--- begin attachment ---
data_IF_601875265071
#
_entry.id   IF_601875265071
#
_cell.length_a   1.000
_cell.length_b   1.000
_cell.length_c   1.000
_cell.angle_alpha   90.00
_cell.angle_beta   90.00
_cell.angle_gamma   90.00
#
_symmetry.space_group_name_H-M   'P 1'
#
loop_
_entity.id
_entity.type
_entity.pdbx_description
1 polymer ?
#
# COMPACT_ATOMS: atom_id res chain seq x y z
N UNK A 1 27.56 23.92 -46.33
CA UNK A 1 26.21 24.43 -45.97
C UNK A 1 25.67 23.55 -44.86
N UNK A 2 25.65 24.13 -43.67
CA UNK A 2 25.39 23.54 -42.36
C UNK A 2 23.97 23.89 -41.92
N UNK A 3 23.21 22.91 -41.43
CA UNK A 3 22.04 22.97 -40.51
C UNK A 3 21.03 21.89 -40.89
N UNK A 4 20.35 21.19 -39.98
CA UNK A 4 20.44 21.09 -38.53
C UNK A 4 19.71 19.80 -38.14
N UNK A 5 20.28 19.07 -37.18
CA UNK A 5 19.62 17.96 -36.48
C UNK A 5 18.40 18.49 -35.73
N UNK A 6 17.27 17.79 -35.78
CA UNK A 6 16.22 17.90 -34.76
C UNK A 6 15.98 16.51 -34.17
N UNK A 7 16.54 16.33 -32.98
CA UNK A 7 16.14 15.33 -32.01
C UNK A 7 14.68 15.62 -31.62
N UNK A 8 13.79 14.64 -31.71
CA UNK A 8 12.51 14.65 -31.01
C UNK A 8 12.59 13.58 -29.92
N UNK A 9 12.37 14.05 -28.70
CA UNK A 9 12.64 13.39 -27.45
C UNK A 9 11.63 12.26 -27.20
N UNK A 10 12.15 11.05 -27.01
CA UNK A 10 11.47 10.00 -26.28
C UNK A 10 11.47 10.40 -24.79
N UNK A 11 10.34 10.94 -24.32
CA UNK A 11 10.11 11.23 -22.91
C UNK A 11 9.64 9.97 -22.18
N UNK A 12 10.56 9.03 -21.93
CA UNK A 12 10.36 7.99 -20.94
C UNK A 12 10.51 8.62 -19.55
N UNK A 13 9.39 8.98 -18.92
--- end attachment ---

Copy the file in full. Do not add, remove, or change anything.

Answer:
data_IF_601875265071
#
_entry.id   IF_601875265071
#
_cell.length_a   1.000
_cell.length_b   1.000
_cell.length_c   1.000
_cell.angle_alpha   90.00
_cell.angle_beta   90.00
_cell.angle_gamma   90.00
#
_symmetry.space_group_name_H-M   'P 1'
#
loop_
_entity.id
_entity.type
_entity.pdbx_description
1 polymer ?
#
# COMPACT_ATOMS: atom_id res chain seq x y z
N UNK A 1 27.56 23.92 -46.33
CA UNK A 1 26.21 24.43 -45.97
C UNK A 1 25.67 23.55 -44.86
N UNK A 2 25.65 24.13 -43.67
CA UNK A 2 25.39 23.54 -42.36
C UNK A 2 23.97 23.89 -41.92
N UNK A 3 23.21 22.91 -41.43
CA UNK A 3 22.04 22.97 -40.51
C UNK A 3 21.03 21.89 -40.89
N UNK A 4 20.35 21.19 -39.98
CA UNK A 4 20.44 21.09 -38.53
C UNK A 4 19.71 19.80 -38.14
N UNK A 5 20.28 19.07 -37.18
CA UNK A 5 19.62 17.96 -36.48
C UNK A 5 18.40 18.49 -35.73
N UNK A 6 17.27 17.79 -35.78
CA UNK A 6 16.22 17.90 -34.76
C UNK A 6 15.98 16.51 -34.17
N UNK A 7 16.54 16.33 -32.98
CA UNK A 7 16.14 15.33 -32.01
C UNK A 7 14.68 15.62 -31.62
N UNK A 8 13.79 14.64 -31.71
CA UNK A 8 12.51 14.65 -31.01
C UNK A 8 12.59 13.58 -29.92
N UNK A 9 12.37 14.05 -28.70
CA UNK A 9 12.64 13.39 -27.45
C UNK A 9 11.63 12.26 -27.20
N UNK A 10 12.15 11.05 -27.01
CA UNK A 10 11.47 10.00 -26.28
C UNK A 10 11.47 10.40 -24.79
N UNK A 11 10.34 10.94 -24.32
CA UNK A 11 10.11 11.23 -22.91
C UNK A 11 9.64 9.97 -22.18
N UNK A 12 10.56 9.03 -21.93
CA UNK A 12 10.36 7.99 -20.94
C UNK A 12 10.51 8.62 -19.55
N UNK A 13 9.39 8.98 -18.92